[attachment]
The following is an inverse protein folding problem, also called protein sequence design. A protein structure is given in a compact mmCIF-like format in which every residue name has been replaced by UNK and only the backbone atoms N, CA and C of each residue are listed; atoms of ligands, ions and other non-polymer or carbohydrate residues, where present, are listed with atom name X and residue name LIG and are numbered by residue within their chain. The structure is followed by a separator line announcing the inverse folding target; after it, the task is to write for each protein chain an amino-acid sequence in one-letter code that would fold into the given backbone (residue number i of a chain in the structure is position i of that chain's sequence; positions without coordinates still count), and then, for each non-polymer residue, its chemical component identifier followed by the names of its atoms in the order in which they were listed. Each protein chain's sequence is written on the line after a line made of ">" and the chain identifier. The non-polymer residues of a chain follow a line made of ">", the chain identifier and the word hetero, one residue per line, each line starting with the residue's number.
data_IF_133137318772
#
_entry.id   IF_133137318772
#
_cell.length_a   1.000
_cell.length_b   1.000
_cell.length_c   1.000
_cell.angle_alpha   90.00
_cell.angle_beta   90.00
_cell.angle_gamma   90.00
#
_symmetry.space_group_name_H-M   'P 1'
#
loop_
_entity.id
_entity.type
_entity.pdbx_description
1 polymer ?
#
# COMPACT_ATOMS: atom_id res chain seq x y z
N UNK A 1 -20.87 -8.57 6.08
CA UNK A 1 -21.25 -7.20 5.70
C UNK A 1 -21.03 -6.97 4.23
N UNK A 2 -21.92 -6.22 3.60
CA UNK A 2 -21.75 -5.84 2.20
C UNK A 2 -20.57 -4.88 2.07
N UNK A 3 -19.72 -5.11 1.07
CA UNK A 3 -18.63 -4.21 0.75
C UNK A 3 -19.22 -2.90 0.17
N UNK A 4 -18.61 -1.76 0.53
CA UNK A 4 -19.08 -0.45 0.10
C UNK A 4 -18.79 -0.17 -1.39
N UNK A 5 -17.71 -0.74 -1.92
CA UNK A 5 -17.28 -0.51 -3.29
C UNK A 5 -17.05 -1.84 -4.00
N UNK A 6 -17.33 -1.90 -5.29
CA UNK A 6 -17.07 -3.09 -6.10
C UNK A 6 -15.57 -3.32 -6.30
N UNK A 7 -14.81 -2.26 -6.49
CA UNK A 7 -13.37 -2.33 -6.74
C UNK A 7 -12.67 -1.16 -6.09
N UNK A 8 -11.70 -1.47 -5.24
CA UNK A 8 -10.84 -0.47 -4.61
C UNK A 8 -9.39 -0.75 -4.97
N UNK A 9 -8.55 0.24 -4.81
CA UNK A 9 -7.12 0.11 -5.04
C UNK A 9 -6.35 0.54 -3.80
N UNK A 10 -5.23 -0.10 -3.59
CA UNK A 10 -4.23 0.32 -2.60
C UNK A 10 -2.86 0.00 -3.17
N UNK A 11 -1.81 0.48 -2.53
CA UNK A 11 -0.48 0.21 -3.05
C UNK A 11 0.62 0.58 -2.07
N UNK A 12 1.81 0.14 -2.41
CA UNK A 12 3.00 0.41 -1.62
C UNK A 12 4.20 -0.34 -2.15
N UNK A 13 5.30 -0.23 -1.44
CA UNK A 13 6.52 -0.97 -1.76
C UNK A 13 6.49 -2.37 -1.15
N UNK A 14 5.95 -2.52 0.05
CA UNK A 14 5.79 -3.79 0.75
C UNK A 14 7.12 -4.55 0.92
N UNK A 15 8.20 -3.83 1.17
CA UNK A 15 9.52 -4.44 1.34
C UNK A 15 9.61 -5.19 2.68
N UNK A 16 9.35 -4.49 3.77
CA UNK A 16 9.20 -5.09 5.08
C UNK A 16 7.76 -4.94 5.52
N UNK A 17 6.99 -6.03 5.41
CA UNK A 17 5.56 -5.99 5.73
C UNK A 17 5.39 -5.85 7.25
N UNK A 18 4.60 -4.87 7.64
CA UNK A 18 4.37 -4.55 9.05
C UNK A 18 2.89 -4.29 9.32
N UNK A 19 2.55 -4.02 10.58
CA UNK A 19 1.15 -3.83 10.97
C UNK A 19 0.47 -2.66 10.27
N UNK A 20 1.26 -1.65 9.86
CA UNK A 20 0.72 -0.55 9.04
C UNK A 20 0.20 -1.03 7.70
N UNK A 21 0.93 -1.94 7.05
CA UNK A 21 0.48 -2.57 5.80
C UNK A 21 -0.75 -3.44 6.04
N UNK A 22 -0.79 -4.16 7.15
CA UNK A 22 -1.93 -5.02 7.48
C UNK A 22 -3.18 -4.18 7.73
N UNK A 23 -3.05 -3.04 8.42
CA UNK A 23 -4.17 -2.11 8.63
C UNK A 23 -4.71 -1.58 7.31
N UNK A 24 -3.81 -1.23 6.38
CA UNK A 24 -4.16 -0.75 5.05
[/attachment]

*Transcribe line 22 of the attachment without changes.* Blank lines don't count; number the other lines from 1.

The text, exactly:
N UNK A 1 -20.87 -8.57 6.08